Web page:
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Want To Understand How AI Could Transform Our World? Read More Philosophy.

AI-induced angst seems to be on everyone’s mind. Just this week I was invited to an hour-long virtual session with a group of brand experts and strategists about the future of AI and creative industries. I was tempted to do what most others do and focus on the latest technology. Whether it’s fun but relatively pointless talking head animations or mind-blowing examples of one-button Hollywood level animation, the simultaneous cheering and fearing of AI usually centers on talking about the tools. Recently I am finding far more value in turning to the work of philosophers and cultural critics who are thinking more deeply and less reactively about an AI adjacent future.

AI idol

The above image, showing what AI is capable of in the hands of an artist, was made by designer Marian Bantjes using Midjourney, a platform that generates images based on text prompts. The composition, made up of twenty images selected from hundreds created over several sessions, depicts AI (symbolized by an otherworldly baby) being worshipped and promising impossible things.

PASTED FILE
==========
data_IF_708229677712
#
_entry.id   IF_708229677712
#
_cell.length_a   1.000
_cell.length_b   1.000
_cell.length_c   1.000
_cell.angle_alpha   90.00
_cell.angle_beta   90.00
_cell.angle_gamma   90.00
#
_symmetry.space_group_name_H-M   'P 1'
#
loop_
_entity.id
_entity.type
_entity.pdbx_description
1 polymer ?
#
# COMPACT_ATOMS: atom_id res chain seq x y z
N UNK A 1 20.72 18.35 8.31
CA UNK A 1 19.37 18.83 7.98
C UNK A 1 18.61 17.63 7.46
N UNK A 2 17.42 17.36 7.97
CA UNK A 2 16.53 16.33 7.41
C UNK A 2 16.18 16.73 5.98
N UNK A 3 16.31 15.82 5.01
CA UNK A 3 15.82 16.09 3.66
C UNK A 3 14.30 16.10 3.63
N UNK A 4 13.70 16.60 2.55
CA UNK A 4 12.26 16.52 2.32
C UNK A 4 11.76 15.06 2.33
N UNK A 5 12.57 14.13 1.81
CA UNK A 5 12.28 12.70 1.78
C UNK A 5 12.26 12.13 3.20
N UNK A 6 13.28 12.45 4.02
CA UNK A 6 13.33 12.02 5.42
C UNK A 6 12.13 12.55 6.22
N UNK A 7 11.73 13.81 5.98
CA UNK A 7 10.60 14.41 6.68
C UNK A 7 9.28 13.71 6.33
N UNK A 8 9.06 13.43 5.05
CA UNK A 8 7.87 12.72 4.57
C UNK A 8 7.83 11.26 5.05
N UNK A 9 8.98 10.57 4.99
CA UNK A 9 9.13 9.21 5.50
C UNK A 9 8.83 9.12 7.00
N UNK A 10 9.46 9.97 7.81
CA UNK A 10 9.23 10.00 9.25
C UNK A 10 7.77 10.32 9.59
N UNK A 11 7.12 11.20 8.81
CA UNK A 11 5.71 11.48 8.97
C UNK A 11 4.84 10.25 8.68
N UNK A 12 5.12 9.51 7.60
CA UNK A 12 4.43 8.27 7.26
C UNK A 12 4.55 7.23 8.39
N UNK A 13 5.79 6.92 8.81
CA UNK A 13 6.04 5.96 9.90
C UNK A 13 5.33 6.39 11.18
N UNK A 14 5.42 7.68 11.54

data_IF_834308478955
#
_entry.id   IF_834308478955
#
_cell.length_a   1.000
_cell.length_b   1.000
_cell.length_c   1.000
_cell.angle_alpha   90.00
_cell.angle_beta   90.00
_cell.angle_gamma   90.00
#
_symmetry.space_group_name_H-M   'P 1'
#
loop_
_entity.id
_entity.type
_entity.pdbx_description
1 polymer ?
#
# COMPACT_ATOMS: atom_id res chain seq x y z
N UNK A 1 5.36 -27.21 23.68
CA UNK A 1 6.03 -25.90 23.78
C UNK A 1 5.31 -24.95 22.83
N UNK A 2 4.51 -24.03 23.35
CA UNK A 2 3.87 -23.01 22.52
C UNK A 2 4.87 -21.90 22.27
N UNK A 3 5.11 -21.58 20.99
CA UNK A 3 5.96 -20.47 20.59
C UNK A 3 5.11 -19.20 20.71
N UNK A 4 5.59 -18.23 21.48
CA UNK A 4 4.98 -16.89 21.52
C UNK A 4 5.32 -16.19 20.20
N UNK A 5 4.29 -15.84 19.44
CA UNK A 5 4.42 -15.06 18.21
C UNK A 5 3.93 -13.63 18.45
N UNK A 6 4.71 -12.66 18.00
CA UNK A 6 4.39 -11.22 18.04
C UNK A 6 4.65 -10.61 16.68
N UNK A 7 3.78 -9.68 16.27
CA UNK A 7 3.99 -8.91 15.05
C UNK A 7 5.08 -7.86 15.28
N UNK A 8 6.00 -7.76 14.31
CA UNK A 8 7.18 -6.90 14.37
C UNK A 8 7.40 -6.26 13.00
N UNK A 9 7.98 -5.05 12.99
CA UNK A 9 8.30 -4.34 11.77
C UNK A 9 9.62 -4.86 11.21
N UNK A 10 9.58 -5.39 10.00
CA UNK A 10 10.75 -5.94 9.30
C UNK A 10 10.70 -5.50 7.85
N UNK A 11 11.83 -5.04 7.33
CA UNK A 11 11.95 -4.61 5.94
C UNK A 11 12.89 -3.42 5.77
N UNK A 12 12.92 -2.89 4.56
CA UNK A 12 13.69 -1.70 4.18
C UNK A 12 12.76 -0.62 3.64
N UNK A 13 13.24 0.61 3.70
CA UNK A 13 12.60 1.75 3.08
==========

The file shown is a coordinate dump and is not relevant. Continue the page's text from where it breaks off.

For example, in the most recent edition of Walrus magazine,  cultural observer Navneet Alang writes “we are awash with digital detritus, with the cacophony of the present, and in response, we seek out a superhuman assistant to draw out what is true from the morass of the false and the misleading—often only to be misled ourselves when AI gets it wrong.”

He references the writing of philosopher Nick Bostrum whose latest book, Deep Utopia (Ideapress, 2024), takes an unusual look at what will be most important in a world “solved” by technology. Bostrum and Alang offer a counterbalance to the daily overblown announcements of “groundbreaking” tech we’re surrounded by. They, and other philosophers and cultural observers like them, are the ones who offer the perspective we so desperately seek right now. So, the next time you’re looking for insight into what the future might look like, you might consider skipping the AI daily briefings and instead take time to read something that will actually make you think … and maybe offer you that glimmer of optimism about the future you’re really hoping for.

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In addition to Non-Obvious Thinking, Rohit is the author of 10 books on trends, the future of business, building a more human brand with storytelling and how to create a more diverse and inclusive world.

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